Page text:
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Kenya is a significant crime hub, crime index report reveals

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A new study now shows that the crime rate in Kenya is one of the highest on the African Continent.

A research commissioned by Global Initiative Against Transnational Crime shows Kenya is a near hub for terrorism, human trafficking, and money laundering.

The findings in the report titled “Africa Organized Crime Index 2023, Increasing Criminality, Growing Vulnerability” done by ENACT (Enhancing Africa’s Response to Transnational Organized Crime) is attributing this state of affairs to widespread insecurity and declining democratic order.

Kenya falls within the high criminality, low resilience segment in the study with an average criminality score of 7.02 out of 10 and scores above average for all criminal markets assessed by the Index.

It has a score of 8.0 in human trafficking, human smuggling (7.5); extortion and protection racketeering (7.0); arms trafficking (7.5); trade in counterfeit goods (7.0); heroin trade (7.5); cocaine trade (6.0); cannabis trade (6.5); synthetic drug trade (5.5); cyber dependent crimes (8.0); and financial crimes (7.5).

These illicit markets have a negative impact on nearly all parts of Kenyan society.

Local Civil society heads led by Gladwell Otieno and John Githongo are calling for concerted efforts in fighting crime, noting that organised crime is an obstacle to much-needed international cooperation.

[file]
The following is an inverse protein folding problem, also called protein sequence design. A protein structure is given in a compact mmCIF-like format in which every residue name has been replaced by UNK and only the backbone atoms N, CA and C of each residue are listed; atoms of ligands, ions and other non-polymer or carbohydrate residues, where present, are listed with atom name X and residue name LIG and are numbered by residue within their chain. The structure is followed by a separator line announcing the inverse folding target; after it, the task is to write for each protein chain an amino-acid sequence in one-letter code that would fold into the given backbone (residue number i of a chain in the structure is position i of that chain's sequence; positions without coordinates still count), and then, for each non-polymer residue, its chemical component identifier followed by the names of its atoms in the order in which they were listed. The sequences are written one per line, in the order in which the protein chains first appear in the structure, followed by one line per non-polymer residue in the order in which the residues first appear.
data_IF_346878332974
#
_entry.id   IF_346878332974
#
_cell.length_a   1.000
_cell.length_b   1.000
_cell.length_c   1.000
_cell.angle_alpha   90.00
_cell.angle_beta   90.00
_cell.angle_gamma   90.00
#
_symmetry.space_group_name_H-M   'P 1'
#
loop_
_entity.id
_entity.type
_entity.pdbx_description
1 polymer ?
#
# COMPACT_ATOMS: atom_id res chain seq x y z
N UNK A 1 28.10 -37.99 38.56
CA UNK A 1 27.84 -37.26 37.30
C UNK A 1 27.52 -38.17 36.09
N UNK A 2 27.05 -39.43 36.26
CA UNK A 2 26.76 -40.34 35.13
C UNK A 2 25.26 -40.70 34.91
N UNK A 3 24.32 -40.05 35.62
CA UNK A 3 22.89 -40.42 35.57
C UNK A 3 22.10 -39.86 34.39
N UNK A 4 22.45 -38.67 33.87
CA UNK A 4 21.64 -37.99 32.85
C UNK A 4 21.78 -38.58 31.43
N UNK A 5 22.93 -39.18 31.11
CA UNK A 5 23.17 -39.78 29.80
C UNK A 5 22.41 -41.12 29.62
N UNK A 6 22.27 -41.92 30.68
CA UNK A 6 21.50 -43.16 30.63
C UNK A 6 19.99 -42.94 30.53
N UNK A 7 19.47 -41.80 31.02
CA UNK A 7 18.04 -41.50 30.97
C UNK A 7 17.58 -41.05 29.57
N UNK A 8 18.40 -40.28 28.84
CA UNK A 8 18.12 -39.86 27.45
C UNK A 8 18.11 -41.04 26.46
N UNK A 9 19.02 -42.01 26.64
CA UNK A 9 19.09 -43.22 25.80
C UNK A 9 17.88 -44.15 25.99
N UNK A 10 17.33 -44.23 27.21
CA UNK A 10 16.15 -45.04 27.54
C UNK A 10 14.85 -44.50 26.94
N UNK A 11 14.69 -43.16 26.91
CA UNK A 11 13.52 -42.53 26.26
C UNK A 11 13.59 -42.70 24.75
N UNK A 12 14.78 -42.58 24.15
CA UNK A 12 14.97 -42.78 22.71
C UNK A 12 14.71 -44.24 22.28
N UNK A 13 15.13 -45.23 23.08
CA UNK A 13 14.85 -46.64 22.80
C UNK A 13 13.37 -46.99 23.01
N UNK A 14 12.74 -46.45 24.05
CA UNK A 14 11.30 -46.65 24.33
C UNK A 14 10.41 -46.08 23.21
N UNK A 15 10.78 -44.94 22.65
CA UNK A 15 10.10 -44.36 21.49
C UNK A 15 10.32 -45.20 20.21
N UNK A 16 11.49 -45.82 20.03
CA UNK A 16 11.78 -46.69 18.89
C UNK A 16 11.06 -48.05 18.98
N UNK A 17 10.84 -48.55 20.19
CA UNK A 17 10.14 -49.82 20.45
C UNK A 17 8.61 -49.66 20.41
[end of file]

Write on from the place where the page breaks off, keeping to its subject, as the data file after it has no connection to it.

The Index ranks all 54 countries on the continent according to their levels of criminality on a score from 1 to 10 (lowest to highest levels of criminality) and according to their resilience to organised crime from 1 to 10 (lowest to highest resilience levels).

In terms of regional dynamics, East Africa is the highest-scoring region on the continent for overall criminality (5.88) followed by West Africa (5.44).

East Africa ranks among the top five regions for criminality in the world, as a hotbed of illicit activities and a stronghold for criminal actors, whose influence is aggravated by prolonged conflicts that make the region more vulnerable to the threat of organized crime.

 

 

 

 

 

 

 

Judith Akolo
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